Object pronoun is a type of personal pronoun. It is normally used as a grammatical object, either as the direct or indirect object of a verb, or as the object of a preposition. These pronouns always take the objective case, whether they are indirect object pronouns or direct object pronouns.
- An object pronoun generally precedes the conjugated verb, except if is used in an affirmative command, with an infinitive or gerund. Then it is attached to the verb as one word. Déme Ud. el libro. Give me the book.
- When you have more than one pronoun, the indirect comes before the direct. If both pronouns begin with the letter l, then the first one (the indirect pronoun) is changed to se. I gave it to him is se lo di not le lo di.
- When one or two object pronouns follow and are attached to the verb form, an accent mark must be added to retain the original stress of the word.
- For clearness or emphasis, the prepositional form of a plus a disjunctive pronoun may be used. Nos envió a Ud. He sent us to you. Me lo dio a mí. He gave it to me.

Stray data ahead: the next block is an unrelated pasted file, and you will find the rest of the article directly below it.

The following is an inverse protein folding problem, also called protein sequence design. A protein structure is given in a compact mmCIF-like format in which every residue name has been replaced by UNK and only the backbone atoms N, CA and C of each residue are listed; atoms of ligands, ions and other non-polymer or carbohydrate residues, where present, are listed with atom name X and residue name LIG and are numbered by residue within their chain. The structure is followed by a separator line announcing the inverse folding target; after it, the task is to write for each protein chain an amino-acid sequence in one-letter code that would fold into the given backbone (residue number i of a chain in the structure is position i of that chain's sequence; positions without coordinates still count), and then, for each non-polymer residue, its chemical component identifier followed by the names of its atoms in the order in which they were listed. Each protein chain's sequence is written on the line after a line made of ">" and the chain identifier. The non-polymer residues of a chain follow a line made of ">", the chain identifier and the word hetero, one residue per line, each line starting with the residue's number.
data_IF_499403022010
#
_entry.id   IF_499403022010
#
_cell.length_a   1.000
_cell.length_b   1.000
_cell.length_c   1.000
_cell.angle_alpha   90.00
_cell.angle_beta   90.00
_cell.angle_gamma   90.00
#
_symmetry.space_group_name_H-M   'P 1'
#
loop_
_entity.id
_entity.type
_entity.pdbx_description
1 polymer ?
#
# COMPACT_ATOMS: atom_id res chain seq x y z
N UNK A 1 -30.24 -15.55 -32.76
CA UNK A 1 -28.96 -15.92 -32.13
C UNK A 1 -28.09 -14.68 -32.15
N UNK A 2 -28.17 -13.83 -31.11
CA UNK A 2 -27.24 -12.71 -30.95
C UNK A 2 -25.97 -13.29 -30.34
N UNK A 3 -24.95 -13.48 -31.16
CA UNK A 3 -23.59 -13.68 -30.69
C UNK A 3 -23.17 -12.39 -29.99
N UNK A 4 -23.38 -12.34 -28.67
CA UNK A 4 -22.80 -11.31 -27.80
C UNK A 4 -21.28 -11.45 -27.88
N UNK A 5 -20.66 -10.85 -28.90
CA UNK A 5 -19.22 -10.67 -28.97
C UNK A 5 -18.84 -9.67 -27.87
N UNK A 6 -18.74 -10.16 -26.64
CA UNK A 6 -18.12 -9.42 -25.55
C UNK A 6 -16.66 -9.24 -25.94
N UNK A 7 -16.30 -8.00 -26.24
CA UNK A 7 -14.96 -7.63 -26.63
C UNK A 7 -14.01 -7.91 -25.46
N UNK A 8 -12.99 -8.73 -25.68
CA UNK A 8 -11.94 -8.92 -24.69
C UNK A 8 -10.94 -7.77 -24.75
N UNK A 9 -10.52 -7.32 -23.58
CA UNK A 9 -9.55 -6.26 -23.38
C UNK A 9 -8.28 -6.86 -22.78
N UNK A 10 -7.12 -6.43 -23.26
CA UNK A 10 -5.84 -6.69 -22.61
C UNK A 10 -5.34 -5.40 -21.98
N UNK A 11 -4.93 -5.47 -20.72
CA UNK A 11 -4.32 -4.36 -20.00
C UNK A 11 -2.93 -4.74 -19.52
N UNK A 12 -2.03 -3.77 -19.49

- Notice that the direct and indirect object forms for vos are both te.
- Ello is also used as a neuter disjunctive pronoun meaning it. Sí can mean yourself, himself, herself, yourselves or themselves. When con combines with mí, ti or sí, the words become conmigo, contigo and consigo. The forms of mismo (-a, -os, -as) can be added to these pronouns to express –self.
- In Spain, le and les are used as direct object pronouns in place of lo and los, but only when they refer to people, not things. This is called leísmo and its use corresponds to the same geographic region where vosotros is used in Spain (in northern and central regions.)
When the sentence is negative, the negative word directly precedes, or goes before the object pronouns.
No te la tengo. (I don’t have it for you.)
Ella nunca se lo compra. (She never buys it for them.)